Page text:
by Michael Thomas
Sunday is always the day of NXNE where everything winds down. There’s always a solid hip-hop show at Yonge & Dundas, but little else. This year there still wasn’t a lot of choice, but a few venues had surprisingly good bills. I hung out at the Garrison.
Opening up the night was Sing Leaf, who many speak of as playing some of Toronto’s most beautiful electronic music, and after seeing their set, it’s easy to see why. The band’s electronics seem to emulate what nature might sound like in musical form, which might range from soft music you’d hear walking along a road at 2 a.m. to the literal sound of running water that backed one track. The pile of wires and knobs wasn’t all the band was about, though; the drummer deserves major credit for contributing to the spiritual frenzy of it all. Their set ended in quite a memorable way–they thought they had no time left but the stage manager said they had seven minutes, so they prepared to play one more song. But one of the band members had closed his laptop, which was essential to the song. They were about to stop when the laptop finally got where it needed to be, and the final song ended their set on a high note.
At some point, Invasions became devotees to a genre that seems very much their own creation: “surf western.” It seemd easy enough to imagine a surf-rock band, but what is the “western” all about? The question was fully answered right off the bat with a song that featured some classic surf-rock guitar alongside some horns that made it sound like a shootout was about to go down in the old west. Their music immediately struck a chord with the slightly larger audience and had a whole bunch of people dancing (even tango-ing). It’s becoming harder and harder to carve a niche that a band hasn’t already filled, but it’s probably safe to say that Invasions are the only surf western band you’ll ever need.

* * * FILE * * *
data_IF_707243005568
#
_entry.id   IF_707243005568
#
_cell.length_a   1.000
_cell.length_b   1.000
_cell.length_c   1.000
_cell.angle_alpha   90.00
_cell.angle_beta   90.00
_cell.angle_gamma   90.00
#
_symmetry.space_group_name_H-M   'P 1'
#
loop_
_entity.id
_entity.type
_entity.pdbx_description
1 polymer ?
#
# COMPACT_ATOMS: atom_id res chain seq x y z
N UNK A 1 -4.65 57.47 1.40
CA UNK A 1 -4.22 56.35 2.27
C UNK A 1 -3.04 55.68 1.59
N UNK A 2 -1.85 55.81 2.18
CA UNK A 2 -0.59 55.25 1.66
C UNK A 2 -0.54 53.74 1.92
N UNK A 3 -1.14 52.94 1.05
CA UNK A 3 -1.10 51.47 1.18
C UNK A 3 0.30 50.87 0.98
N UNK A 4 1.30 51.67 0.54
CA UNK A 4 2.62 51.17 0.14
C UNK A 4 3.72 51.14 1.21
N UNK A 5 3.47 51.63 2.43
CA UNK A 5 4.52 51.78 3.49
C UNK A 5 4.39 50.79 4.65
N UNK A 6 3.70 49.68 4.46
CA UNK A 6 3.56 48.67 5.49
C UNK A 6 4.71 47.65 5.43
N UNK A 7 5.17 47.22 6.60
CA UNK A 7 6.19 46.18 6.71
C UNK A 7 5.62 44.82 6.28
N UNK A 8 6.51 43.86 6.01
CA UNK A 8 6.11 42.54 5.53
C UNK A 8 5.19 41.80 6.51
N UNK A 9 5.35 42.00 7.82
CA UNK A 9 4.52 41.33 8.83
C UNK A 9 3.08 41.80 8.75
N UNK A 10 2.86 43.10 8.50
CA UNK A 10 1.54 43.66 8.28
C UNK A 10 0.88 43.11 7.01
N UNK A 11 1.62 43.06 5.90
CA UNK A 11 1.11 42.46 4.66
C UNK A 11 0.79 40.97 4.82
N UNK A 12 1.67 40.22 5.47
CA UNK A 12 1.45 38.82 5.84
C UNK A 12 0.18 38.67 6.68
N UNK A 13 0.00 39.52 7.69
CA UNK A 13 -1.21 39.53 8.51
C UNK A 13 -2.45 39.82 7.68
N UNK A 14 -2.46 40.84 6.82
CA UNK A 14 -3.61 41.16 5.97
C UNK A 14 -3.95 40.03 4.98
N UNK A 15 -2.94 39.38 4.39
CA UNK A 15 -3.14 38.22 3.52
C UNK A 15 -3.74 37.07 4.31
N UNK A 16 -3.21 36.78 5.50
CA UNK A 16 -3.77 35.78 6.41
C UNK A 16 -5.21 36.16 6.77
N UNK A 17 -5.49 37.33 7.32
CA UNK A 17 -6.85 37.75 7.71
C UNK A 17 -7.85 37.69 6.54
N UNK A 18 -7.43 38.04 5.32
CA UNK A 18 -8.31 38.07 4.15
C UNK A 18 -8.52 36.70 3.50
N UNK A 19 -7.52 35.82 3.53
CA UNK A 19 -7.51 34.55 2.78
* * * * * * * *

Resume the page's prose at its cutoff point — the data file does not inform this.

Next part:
Slacker-rock band Cousin came on next as a trio due to their bass player being on his honeymoon. As a trio they still made their songs work, like “Jawbreaker” and their closer “Lawn Chair,” along with a cover or two thrown in for good measure. The band also wouldn’t be who they are without a healthy dose of sarcasm, and they wasted no time making fun of the long list of NXNE sponsors (they may have mentioned Mio and Fleshlight more than the NXNE Twitter account). The small audience had thinned, but they still had a great time on stage (minus the lead singer cutting himself and breaking a guitar string).
At midnight, the loudness went up about 50 levels and it was time for Mexican Slang. Annabelle Lee, Tony Rowlinson and Denholm absolutely ripped it up on stage and filled the room, which slowly began to fill up, with waves of punk distortion. Lee’s shouts into the microphone just added to the chaos of the set as Rowlinson and Denholm thrashed away on their instruments. In true punk fashion, the entire set ran under 20 minutes and ended with Rowlinson looking like he was about to destroy his bass guitar. Lee kicked over a cymbal. It was a good way to end with a bang.
And thus, my NXNE experience of 2014 came to an end. And just like last year, it ended on a loud, loud note.